- In a depressed state – in my pjs or dressing gown, looking dishevelled
- Opening the door/going out (rain prevented outside shots)
The everyday images DO show that depression is something you have to live with everyday and find ways to overcome it. How to get dressed, how to drag yourself downstairs, eat, drink, go out etc. All of which are made more difficult (or even farcical) by wearing the collar and/or having depression. I find it very hard to be objective about these images – I think it is because they really do look like me (well they would) how I see myself in the mirror. And therefore, I find it hard to look beyond the shock of seeing me. ‘Look at my hair, not a flattering top/angle/state of the kitchen etc’. I can’t see the picture as a whole and what messages it conveys – I try, but something always distracts me. It was also hard to take ‘action’ shots with just me, the tripod and remote – so some look at little stunted. This could easily be resolved by having someone else take the shots or, preferably, me taking photographs of someone else wearing the collar.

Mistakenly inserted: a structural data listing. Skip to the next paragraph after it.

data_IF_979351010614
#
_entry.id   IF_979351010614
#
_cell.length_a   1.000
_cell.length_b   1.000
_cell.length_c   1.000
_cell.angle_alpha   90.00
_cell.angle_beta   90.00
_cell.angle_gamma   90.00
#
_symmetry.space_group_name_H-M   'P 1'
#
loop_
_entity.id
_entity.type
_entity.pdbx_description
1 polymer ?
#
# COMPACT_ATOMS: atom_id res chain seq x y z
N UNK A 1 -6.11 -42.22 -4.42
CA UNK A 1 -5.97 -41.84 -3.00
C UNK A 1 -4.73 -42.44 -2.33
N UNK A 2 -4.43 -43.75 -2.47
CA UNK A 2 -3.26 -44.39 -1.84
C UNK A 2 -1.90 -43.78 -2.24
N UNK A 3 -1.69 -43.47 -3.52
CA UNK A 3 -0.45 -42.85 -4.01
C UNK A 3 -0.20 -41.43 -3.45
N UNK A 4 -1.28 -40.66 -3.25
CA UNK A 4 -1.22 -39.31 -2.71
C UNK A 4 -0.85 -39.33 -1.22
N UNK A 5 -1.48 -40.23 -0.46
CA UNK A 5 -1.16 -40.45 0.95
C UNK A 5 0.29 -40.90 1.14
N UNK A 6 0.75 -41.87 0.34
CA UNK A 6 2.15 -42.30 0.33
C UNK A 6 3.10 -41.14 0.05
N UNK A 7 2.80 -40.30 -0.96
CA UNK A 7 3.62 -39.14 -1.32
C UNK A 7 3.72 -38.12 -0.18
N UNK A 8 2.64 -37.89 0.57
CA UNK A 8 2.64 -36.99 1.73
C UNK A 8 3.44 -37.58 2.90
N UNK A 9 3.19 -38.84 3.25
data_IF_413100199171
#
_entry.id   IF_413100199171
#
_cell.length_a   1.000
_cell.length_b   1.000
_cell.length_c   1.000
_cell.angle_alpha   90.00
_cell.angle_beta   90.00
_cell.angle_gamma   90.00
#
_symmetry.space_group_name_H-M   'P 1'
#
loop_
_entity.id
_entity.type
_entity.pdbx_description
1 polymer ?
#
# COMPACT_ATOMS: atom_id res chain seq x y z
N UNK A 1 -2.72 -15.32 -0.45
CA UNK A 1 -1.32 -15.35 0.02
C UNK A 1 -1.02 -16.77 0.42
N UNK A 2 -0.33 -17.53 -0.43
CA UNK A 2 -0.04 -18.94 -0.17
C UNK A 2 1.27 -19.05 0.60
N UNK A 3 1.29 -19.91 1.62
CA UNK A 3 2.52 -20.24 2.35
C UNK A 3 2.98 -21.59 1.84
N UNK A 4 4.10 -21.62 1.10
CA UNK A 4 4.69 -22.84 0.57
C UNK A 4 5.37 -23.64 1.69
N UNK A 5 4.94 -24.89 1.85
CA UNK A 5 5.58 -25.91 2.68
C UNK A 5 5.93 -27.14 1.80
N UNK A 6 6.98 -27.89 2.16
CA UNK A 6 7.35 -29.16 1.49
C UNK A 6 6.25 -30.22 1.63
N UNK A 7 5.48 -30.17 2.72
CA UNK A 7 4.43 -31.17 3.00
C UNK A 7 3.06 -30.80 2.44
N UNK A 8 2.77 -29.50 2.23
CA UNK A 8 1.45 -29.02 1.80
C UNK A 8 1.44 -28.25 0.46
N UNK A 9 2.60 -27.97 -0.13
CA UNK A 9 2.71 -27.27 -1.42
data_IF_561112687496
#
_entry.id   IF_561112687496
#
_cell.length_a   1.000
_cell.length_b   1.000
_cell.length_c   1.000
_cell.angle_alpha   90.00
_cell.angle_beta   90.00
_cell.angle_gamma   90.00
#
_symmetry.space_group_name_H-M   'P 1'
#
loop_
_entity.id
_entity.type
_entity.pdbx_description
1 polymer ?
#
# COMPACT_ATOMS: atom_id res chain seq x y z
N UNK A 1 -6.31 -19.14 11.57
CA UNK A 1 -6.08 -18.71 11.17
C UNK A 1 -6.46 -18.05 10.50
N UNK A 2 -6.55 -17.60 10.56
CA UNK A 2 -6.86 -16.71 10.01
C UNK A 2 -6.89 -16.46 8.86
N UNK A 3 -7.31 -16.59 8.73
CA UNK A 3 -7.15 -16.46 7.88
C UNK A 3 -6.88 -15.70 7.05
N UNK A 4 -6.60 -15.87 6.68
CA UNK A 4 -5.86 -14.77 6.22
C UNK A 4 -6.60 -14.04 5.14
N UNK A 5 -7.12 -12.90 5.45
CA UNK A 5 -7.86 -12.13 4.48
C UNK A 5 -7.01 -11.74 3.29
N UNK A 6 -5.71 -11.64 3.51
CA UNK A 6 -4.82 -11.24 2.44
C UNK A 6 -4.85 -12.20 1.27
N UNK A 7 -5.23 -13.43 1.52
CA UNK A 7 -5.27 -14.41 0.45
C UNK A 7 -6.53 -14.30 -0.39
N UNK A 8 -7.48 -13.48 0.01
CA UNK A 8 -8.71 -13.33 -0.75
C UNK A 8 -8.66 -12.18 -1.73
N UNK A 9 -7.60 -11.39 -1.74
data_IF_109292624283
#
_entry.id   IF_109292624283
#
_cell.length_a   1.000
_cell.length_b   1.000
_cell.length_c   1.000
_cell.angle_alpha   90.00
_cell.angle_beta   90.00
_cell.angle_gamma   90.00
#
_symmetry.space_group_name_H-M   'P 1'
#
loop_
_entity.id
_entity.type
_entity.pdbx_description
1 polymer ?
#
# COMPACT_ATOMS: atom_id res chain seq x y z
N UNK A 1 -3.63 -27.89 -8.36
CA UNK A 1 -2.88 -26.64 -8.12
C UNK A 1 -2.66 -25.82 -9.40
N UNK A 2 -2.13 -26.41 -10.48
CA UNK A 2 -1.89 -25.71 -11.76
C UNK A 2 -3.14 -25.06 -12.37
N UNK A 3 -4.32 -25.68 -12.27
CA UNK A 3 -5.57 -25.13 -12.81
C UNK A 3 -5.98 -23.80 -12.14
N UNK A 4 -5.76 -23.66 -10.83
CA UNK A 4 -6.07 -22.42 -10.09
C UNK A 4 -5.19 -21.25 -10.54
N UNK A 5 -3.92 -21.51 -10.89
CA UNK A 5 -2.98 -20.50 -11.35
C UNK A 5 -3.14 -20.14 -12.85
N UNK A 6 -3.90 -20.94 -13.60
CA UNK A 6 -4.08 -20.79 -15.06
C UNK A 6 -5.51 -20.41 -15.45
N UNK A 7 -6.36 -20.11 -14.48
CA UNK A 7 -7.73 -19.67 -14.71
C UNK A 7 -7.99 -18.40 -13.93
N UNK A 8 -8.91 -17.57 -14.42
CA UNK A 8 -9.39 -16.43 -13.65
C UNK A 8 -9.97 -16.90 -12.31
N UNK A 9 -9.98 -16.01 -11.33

However, once the images start to have a ‘mask’ of make-up applied to me, I become happier to see them. I do find some of them slightly disturbing. The eyes are particularly white and I prefer many of the shots in black and white – as they are starker. But the coloured ones work on the extreme close-ups. I would also have like to have taken this piece out into the Fens and photographed a model wearing it out in the landscape – the juxtaposition of mental ailment in a physical form with the medication presented as a vast environment rather than a tiny pill – a barren or sparse landscape (inspired by Rebecca Horn’s work – such as Unicorn). I think there is much to be drawn from her work and processes.
As photographs the fashion shots work best. However, as art I can begin to see why the everyday images speak more. The fashion shots are, again, ‘closed’ and resolved. They exist as an entity where the focus and setting are carefully controlled and nothing intrudes into the peripheral vision between the audience and the collar. The mundane settings are full of visual distraction and stimulation though. The ‘peek’ into someone else’s life and home – which we all love to do, but know we shouldn’t. The subject doesn’t appear to warrant a photograph being taken of them – and then you notice the collar. What is it for? Why are they wearing it? how does it restrict them? Why are they wearing it in bed?